Fleek’s protocol ranks grow again! Make room for Handshake, the peer-to-peer root naming system blockchain. Add custom HNS domains for both IPFS & Internet Computer hosted sites and apps, seamlessly, and as quick as it is to set up DNS or ENS.
Handshake and its thriving ecosystem & community blows us away each week with dope news like the release of dLinks by Namebase earlier this year or community projects like Flip.Flops, an email service on top of HNS!
We’re pumped about welcoming this ecosystem into Fleek, and add another blockchain alternative to DNS, together with ENS (Ethereum Name Service), as they forge the road towards making unstoppable and user-owned naming a reality on the Open Web.
Plus, let’s be honest. Owning top level domains is just cool and we can’t wait to see what awesome domain+TLDs combos you bring on to Fleek.
A blockchain-based naming protocol / certificate authority, and a fire registry to compliment it. Name a better duo. If you haven’t had the chance yet to know Handshake, it’s time to catch up.
In a nutshell, it acts like a decentralized extension of DNS’ root zone file, where the ownership data of the web’s TLDs are stored.
But with the added perk that it is done through a decentralized blockchain system that’s permissionless and uncensorable. No middlemen or controllers. Domain buyers own the top level domains, and no entity (ICANN) could snatch it away or avoid the registration of weird & creative TLDs (.mars, .moonmoon, .whatever).
It’s as if the current DNS registrar role was rethinked, and TLD owners in HNS would retake that role for themselves, each being the registrar of their own TLDs and doing with them as they see fit (commercialize domains, sell, transfer, etc), validated and backed by a blockchain network.
It’s also backwards compatible with ICANN’s root zone (.com, .org, etc.) to avoid conflicts with current DNS owners, who have their names and ownership reserved for their domains on HNS.
To top it all, HNS aims to peel off another important layer of trust/centralization of the web. Certificate authorities. Scrap centralized lists in hundreds of authorities for key authenticity verification (known to have gone rogue and compromised security in the past) and replace it with a decentralized blockchain-based and cryptographically-backed key verification.
Namebase on the other hand, is a parallel project, a seamless front for HNS, a registry and marketplace app where you can purchase, sell or trade domains on the HNS blockchain. It uses a simple bid/auction process for purchasing TLDs (emphasis on purchase, not rent).
You could operate and interact with Handshake directly via their native suite/node; Namebase is the abstraction of that process and a friendly web-platform alternative to installing a full Handshake node.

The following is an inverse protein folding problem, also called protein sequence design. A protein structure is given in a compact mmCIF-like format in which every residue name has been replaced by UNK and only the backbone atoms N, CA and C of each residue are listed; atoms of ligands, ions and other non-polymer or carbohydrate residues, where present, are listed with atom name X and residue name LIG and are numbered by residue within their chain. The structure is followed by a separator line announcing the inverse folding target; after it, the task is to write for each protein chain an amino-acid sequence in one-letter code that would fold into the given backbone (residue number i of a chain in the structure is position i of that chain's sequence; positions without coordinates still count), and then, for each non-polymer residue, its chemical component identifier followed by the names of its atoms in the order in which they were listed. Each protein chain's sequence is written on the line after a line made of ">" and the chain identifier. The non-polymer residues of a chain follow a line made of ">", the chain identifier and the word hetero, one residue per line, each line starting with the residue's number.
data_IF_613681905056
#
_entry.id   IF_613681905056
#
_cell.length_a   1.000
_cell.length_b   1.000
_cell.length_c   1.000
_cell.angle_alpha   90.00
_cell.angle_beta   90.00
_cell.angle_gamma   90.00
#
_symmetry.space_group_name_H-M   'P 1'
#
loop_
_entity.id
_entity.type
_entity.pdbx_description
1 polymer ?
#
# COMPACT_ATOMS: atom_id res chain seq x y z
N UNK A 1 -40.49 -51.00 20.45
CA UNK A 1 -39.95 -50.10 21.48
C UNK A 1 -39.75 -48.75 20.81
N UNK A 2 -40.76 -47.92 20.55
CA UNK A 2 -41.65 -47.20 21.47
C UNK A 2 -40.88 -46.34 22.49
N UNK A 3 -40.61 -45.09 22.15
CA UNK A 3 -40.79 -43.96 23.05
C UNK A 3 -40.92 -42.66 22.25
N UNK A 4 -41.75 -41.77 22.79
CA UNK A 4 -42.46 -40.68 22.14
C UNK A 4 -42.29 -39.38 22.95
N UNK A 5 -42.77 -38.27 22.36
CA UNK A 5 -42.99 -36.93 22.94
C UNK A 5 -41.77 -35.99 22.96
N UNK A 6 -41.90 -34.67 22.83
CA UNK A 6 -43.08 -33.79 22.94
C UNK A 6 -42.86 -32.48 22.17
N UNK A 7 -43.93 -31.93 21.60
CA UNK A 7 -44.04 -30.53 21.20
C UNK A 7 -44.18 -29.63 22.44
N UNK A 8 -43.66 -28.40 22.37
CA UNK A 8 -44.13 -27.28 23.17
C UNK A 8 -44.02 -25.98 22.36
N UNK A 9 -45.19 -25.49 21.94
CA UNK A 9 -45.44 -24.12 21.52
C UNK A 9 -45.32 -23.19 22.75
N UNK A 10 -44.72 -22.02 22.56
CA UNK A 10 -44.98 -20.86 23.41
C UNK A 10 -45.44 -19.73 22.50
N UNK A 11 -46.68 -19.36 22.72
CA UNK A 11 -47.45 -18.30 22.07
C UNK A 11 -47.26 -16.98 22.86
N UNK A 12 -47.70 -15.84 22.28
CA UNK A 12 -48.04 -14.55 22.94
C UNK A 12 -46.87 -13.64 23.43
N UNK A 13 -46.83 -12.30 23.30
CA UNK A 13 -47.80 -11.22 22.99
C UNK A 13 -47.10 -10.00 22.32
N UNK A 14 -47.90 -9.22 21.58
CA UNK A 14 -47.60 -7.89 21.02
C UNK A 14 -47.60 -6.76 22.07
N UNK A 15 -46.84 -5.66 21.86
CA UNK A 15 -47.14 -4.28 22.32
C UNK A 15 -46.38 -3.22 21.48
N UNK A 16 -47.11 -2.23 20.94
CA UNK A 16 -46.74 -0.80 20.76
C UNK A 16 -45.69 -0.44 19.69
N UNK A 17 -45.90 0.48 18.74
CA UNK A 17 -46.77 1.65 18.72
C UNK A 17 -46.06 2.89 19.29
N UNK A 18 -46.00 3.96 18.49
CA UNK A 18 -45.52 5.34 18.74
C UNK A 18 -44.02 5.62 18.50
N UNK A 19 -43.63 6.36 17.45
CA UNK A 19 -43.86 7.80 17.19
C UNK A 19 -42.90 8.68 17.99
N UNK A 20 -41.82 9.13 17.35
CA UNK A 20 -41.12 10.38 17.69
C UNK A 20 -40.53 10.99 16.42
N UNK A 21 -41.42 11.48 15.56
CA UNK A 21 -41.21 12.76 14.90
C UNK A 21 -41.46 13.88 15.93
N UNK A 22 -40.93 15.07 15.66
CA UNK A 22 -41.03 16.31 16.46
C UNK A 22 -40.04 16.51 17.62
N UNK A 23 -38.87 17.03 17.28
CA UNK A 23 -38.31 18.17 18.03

Recap aside, let’s jump into HNS & Fleek! This will be short and quick, because adding HNS domains to your site on Fleek is as easy as it is to add ENS or DNS domains to any site. No surprises, and it is supported for both sites/apps hosted on IPFS or DFINITY’s Internet Computer.
Once you have a site or app hosted on Fleek, you just need to visit the Domain Management Tab inside your site’s settings to find HNS.
There, click Add HNS, and a modal will pop up where you’ll be able to specify an HNS domain, and verify if it is owned already or available for purchase. If it’s already owned, you just click Add Domain and you move on to the verification step.
How do you verify an HNS domain and link it to your site? Same way you do with DNS. Set up a custom record to point it to your Fleek site. If you use Namebase to get your HNS TLD/domain, you can quickly update your records through there, or use your own Handshake Nameserver as an alternative.
Hit verify HNS Configuration, and you’re done 🚀 You’ve paired up Open Web hosting with a blockchain-based domain name.
Handshake domains live on the Handshake blockchain, much like ENS names live on Ethereum, and are not yet fully supported/resolved but most browsers.
Still, while that gap is bridged, there are many ways of sites using HNS domains. The most quick and easy way is to use hns.to to quickly verify that your new site is up and running correctly. hns.to is a Handshake resolver, you can enter your domain in its search bar to find your site, or append its url at the end of your HNS domain name (
my.site.hns.to ) to use it as a gateway to view it over HTTP.
If you want, you can also change your devices’ DNS to point to HNS resolving ones, like HDNS or NextDNS; you could even go all the way and install Handshake’s node, hds to resolve their domains trustlessly and locally.
Without a doubt there’s a ton of options, and if you need more you can peek at Namebase’s guide, separated by technical level.
For us the main driving factor of Web3 is how open and collaborative and community-driven it is. The creativity engine of the Open Web is just on fire 24/7 🔥
To keep that engine fired, it’s a must to keep integrating new protocols (like Handshake!) and helping to abstract and connect them to enable devs and users to easily explore the new internet’s raw potential.
And Handshake’s ecosystem packs a punch, we can’t wait to see what new opportunities it opens up, and jam with the community on what could come next for HNS + Fleek. Feel free to pop into our Slack community and to brainstorm with the team on some ideas ⚡.